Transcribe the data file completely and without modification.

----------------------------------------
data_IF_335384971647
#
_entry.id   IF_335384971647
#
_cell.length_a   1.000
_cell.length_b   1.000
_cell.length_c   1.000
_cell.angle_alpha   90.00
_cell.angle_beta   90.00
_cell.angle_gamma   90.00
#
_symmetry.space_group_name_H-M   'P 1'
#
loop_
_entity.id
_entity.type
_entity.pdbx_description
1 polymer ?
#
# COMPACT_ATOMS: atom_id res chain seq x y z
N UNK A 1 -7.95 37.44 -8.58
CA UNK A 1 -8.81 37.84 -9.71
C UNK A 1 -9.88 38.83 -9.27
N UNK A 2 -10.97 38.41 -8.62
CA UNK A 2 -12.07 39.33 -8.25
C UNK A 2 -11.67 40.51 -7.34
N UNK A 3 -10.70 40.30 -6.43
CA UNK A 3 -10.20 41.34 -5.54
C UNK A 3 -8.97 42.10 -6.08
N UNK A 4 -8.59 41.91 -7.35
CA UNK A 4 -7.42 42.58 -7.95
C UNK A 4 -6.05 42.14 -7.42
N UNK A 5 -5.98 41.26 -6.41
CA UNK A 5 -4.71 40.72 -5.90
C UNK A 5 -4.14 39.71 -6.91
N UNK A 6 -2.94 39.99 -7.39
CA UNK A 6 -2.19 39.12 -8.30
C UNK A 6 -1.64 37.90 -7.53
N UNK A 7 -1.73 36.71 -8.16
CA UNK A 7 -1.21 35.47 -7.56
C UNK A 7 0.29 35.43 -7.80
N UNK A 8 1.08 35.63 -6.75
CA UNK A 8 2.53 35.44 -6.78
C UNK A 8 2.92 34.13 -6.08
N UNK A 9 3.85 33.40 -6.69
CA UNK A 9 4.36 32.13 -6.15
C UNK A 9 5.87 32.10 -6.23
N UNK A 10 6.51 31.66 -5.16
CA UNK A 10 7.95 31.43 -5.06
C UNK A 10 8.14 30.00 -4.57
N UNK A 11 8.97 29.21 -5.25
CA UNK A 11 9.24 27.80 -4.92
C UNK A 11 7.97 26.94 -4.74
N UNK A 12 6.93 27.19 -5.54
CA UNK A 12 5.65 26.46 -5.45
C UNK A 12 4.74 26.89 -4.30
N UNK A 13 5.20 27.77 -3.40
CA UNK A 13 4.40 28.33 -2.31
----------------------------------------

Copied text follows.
data_IF_335384971647
#
_entry.id   IF_335384971647
#
_cell.length_a   1.000
_cell.length_b   1.000
_cell.length_c   1.000
_cell.angle_alpha   90.00
_cell.angle_beta   90.00
_cell.angle_gamma   90.00
#
_symmetry.space_group_name_H-M   'P 1'
#
loop_
_entity.id
_entity.type
_entity.pdbx_description
1 polymer ?
#
# COMPACT_ATOMS: atom_id res chain seq x y z
N UNK A 1 -7.95 37.44 -8.58
CA UNK A 1 -8.81 37.84 -9.71
C UNK A 1 -9.88 38.83 -9.27
N UNK A 2 -10.97 38.41 -8.62
CA UNK A 2 -12.07 39.33 -8.25
C UNK A 2 -11.67 40.51 -7.34
N UNK A 3 -10.70 40.30 -6.43
CA UNK A 3 -10.20 41.34 -5.54
C UNK A 3 -8.97 42.10 -6.08
N UNK A 4 -8.59 41.91 -7.35
CA UNK A 4 -7.42 42.58 -7.95
C UNK A 4 -6.05 42.14 -7.42
N UNK A 5 -5.98 41.26 -6.41
CA UNK A 5 -4.71 40.72 -5.90
C UNK A 5 -4.14 39.71 -6.91
N UNK A 6 -2.94 39.99 -7.39
CA UNK A 6 -2.19 39.12 -8.30
C UNK A 6 -1.64 37.90 -7.53
N UNK A 7 -1.73 36.71 -8.16
CA UNK A 7 -1.21 35.47 -7.56
C UNK A 7 0.29 35.43 -7.80
N UNK A 8 1.08 35.63 -6.75
CA UNK A 8 2.53 35.44 -6.78
C UNK A 8 2.92 34.13 -6.08
N UNK A 9 3.85 33.40 -6.69
CA UNK A 9 4.36 32.13 -6.15
C UNK A 9 5.87 32.10 -6.23
N UNK A 10 6.51 31.66 -5.16
CA UNK A 10 7.95 31.43 -5.06
C UNK A 10 8.14 30.00 -4.57
N UNK A 11 8.97 29.21 -5.25
CA UNK A 11 9.24 27.80 -4.92
C UNK A 11 7.97 26.94 -4.74
N UNK A 12 6.93 27.19 -5.54
CA UNK A 12 5.65 26.46 -5.45
C UNK A 12 4.74 26.89 -4.30
N UNK A 13 5.20 27.77 -3.40
CA UNK A 13 4.40 28.33 -2.31